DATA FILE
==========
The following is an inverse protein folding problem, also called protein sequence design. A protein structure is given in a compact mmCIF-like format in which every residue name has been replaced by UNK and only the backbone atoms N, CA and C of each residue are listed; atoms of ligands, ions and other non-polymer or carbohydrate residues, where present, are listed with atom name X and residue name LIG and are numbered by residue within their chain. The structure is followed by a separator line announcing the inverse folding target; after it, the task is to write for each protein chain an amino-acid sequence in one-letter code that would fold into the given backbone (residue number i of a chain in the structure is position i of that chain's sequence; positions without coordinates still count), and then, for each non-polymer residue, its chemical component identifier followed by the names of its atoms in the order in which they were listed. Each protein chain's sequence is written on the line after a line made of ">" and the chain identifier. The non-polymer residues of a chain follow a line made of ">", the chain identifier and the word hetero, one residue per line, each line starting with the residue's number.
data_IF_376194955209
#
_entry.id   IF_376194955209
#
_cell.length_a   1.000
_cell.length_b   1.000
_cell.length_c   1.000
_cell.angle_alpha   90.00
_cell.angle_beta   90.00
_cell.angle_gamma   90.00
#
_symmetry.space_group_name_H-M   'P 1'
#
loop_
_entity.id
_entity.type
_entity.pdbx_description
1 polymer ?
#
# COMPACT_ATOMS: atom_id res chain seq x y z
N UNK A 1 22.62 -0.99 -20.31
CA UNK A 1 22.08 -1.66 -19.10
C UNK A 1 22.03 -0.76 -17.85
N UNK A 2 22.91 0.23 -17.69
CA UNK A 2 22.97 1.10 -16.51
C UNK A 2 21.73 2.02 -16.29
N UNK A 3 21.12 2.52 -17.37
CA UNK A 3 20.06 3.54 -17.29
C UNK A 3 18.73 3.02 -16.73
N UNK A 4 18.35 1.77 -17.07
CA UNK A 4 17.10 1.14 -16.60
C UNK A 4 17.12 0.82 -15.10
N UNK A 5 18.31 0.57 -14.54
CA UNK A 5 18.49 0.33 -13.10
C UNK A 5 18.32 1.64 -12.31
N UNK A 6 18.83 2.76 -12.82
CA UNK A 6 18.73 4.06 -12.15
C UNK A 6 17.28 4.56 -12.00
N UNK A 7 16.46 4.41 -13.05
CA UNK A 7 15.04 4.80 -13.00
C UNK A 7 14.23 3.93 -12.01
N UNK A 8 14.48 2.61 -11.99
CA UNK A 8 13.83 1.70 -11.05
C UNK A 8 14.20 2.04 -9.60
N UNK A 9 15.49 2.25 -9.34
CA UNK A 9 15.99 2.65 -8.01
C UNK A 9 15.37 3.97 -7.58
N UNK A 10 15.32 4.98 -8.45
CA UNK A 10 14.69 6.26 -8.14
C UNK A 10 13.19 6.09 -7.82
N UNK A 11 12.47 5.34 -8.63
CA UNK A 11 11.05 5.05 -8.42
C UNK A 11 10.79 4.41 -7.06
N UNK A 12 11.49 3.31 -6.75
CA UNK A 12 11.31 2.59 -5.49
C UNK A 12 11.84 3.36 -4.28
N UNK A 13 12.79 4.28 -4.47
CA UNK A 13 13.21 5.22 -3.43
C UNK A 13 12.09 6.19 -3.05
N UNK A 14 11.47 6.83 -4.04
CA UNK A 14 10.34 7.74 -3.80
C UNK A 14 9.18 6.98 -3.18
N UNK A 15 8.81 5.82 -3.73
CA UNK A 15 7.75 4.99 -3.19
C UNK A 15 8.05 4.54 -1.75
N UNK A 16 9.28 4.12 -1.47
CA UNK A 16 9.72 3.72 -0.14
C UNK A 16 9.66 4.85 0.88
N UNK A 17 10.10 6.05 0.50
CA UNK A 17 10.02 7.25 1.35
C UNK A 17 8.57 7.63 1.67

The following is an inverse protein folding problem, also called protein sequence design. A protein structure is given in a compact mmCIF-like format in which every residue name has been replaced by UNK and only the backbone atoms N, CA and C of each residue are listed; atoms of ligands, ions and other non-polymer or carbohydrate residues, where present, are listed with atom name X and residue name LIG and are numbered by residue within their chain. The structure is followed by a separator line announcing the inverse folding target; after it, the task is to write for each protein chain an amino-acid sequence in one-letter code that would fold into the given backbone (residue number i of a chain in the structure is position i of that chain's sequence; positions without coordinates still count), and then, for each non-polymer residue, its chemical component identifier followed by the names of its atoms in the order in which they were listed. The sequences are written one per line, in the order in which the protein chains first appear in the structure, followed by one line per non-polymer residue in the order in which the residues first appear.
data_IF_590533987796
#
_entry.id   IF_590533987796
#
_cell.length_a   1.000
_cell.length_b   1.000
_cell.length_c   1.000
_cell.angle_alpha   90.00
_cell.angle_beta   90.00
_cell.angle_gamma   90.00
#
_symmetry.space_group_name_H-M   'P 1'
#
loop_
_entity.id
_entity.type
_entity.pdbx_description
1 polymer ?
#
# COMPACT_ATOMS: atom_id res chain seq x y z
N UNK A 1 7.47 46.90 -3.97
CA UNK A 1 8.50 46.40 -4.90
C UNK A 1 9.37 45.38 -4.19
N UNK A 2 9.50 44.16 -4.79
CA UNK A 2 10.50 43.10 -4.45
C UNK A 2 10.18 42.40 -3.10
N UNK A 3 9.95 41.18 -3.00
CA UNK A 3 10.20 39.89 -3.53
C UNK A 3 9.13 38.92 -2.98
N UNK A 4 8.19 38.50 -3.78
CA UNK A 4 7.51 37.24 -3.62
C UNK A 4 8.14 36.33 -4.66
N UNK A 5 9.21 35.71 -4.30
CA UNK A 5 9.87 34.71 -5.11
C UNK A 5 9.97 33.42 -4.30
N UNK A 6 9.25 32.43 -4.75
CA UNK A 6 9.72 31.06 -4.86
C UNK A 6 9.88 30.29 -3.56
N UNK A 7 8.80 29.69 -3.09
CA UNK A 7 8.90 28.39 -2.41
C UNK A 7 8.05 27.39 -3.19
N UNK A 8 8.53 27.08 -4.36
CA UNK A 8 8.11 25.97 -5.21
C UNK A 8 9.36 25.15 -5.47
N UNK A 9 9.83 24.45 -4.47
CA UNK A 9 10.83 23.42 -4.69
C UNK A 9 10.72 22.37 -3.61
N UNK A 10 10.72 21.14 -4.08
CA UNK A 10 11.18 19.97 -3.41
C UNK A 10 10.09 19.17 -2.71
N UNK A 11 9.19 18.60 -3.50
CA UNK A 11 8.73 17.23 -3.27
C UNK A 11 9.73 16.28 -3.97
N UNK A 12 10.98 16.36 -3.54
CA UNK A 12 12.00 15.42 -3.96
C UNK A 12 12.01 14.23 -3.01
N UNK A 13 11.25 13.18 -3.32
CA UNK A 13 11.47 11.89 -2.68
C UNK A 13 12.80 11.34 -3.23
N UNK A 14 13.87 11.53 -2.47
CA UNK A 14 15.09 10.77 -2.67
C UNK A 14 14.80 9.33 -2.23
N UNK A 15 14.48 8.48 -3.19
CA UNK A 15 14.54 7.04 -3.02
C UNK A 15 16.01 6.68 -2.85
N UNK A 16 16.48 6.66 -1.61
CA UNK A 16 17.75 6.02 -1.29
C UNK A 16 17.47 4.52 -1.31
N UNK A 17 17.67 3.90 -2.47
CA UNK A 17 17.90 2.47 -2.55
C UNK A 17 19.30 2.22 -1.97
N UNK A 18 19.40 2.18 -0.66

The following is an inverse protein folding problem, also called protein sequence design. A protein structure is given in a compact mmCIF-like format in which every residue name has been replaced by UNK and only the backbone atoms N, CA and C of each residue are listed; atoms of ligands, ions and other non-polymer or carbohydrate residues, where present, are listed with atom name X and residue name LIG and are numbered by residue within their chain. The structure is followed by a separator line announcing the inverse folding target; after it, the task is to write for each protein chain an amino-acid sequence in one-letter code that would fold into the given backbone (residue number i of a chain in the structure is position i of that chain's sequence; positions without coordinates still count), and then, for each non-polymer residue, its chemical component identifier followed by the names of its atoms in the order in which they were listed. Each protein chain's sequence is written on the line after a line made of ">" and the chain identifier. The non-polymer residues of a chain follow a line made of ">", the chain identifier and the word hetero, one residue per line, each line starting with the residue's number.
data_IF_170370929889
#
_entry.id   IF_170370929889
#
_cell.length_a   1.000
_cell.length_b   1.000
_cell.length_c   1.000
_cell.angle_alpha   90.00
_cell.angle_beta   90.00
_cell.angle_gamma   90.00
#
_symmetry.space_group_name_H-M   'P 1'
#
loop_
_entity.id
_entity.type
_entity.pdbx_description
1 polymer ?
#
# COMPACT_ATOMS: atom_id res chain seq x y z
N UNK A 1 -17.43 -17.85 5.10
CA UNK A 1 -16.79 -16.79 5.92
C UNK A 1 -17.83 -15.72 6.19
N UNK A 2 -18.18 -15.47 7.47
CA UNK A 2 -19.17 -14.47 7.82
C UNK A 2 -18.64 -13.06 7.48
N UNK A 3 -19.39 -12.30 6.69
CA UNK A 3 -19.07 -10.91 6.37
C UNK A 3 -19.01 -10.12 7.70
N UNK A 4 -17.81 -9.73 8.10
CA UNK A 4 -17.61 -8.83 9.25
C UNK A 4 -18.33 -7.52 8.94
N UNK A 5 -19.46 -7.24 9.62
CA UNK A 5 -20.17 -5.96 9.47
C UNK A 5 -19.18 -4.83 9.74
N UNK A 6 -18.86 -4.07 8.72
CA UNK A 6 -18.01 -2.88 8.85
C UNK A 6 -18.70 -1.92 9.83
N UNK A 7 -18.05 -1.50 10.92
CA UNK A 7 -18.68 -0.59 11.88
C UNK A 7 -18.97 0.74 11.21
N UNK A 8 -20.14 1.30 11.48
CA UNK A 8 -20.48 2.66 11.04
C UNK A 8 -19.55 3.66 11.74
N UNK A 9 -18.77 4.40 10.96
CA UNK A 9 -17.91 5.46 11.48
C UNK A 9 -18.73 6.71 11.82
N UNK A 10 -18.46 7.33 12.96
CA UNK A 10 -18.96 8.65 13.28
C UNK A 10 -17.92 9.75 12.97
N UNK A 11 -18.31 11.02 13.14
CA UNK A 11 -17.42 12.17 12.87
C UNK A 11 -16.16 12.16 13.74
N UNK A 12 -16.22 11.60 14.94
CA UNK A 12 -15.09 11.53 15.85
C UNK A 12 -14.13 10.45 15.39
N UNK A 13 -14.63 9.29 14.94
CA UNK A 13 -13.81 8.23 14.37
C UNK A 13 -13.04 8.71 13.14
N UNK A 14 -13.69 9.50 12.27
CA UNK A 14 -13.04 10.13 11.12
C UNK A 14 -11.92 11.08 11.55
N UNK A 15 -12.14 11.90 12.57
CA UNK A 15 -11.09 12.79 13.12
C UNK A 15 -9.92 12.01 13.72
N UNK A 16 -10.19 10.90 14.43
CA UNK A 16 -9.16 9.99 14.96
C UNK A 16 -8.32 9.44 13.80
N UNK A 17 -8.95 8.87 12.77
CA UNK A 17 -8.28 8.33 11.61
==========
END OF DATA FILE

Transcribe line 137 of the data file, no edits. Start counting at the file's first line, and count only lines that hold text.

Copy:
CA UNK A 15 14.54 7.04 -3.02